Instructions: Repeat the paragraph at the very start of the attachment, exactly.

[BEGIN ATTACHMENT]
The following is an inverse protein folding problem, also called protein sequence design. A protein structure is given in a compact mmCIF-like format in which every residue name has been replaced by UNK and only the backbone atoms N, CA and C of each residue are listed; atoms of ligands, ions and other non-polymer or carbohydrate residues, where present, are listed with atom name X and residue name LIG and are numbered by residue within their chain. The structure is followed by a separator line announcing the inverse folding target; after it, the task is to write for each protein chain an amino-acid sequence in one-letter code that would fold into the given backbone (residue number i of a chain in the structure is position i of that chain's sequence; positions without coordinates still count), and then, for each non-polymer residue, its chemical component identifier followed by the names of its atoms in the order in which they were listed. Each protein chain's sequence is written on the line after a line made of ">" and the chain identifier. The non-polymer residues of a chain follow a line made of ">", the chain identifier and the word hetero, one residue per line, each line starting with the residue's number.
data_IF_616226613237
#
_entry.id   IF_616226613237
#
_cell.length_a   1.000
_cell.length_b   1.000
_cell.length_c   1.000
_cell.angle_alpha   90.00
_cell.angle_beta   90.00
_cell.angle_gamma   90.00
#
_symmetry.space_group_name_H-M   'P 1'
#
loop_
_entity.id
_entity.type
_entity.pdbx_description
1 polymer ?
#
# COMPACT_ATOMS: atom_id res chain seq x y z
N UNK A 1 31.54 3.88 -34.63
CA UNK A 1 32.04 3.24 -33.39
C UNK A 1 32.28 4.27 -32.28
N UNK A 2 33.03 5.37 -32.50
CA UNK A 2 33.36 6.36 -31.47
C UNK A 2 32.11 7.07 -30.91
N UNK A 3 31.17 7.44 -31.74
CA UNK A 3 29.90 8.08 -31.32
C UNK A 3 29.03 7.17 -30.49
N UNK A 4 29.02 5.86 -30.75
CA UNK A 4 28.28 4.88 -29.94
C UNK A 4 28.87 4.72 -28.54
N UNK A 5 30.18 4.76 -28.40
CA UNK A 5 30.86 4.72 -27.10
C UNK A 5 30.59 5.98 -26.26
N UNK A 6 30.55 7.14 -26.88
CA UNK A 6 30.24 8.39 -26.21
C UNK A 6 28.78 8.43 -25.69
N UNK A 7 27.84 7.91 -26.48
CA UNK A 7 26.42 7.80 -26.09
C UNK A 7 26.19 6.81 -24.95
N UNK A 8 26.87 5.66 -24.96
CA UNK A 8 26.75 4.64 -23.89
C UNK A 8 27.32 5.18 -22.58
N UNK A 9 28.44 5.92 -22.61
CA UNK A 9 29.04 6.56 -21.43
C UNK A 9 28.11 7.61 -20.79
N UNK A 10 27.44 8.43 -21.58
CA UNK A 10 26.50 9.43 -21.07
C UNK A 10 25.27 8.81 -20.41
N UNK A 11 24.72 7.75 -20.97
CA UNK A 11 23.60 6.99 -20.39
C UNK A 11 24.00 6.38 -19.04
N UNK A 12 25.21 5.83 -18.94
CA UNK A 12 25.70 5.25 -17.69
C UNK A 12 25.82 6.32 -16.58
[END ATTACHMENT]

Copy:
The following is an inverse protein folding problem, also called protein sequence design. A protein structure is given in a compact mmCIF-like format in which every residue name has been replaced by UNK and only the backbone atoms N, CA and C of each residue are listed; atoms of ligands, ions and other non-polymer or carbohydrate residues, where present, are listed with atom name X and residue name LIG and are numbered by residue within their chain. The structure is followed by a separator line announcing the inverse folding target; after it, the task is to write for each protein chain an amino-acid sequence in one-letter code that would fold into the given backbone (residue number i of a chain in the structure is position i of that chain's sequence; positions without coordinates still count), and then, for each non-polymer residue, its chemical component identifier followed by the names of its atoms in the order in which they were listed. Each protein chain's sequence is written on the line after a line made of ">" and the chain identifier. The non-polymer residues of a chain follow a line made of ">", the chain identifier and the word hetero, one residue per line, each line starting with the residue's number.